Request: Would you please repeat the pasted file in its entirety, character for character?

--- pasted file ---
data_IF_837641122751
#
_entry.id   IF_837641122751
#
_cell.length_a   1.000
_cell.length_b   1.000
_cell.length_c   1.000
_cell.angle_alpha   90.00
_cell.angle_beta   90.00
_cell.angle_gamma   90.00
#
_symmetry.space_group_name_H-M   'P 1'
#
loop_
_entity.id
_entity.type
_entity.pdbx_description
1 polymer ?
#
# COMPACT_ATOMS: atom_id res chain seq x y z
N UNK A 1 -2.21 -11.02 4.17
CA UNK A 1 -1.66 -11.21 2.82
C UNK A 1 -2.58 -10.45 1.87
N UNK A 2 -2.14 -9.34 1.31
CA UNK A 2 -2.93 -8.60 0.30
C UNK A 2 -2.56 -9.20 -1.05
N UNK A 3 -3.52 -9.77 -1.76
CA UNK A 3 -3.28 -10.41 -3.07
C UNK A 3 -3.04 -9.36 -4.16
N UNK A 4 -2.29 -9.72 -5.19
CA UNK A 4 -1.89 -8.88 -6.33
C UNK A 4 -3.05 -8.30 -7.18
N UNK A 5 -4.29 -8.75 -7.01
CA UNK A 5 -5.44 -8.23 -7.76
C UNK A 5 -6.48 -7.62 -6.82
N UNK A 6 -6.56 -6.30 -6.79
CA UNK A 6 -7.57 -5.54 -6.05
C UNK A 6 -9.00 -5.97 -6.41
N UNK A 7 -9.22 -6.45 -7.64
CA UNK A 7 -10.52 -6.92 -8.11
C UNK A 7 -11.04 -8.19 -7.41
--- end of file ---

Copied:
data_IF_837641122751
#
_entry.id   IF_837641122751
#
_cell.length_a   1.000
_cell.length_b   1.000
_cell.length_c   1.000
_cell.angle_alpha   90.00
_cell.angle_beta   90.00
_cell.angle_gamma   90.00
#
_symmetry.space_group_name_H-M   'P 1'
#
loop_
_entity.id
_entity.type
_entity.pdbx_description
1 polymer ?
#
# COMPACT_ATOMS: atom_id res chain seq x y z
N UNK A 1 -2.21 -11.02 4.17
CA UNK A 1 -1.66 -11.21 2.82
C UNK A 1 -2.58 -10.45 1.87
N UNK A 2 -2.14 -9.34 1.31
CA UNK A 2 -2.93 -8.60 0.30
C UNK A 2 -2.56 -9.20 -1.05
N UNK A 3 -3.52 -9.77 -1.76
CA UNK A 3 -3.28 -10.41 -3.07
C UNK A 3 -3.04 -9.36 -4.16
N UNK A 4 -2.29 -9.72 -5.19
CA UNK A 4 -1.89 -8.88 -6.33
C UNK A 4 -3.05 -8.30 -7.18
N UNK A 5 -4.29 -8.75 -7.01
CA UNK A 5 -5.44 -8.23 -7.76
C UNK A 5 -6.48 -7.62 -6.82
N UNK A 6 -6.56 -6.30 -6.79
CA UNK A 6 -7.57 -5.54 -6.05
C UNK A 6 -9.00 -5.97 -6.41
N UNK A 7 -9.22 -6.45 -7.64
CA UNK A 7 -10.52 -6.92 -8.11
C UNK A 7 -11.04 -8.19 -7.41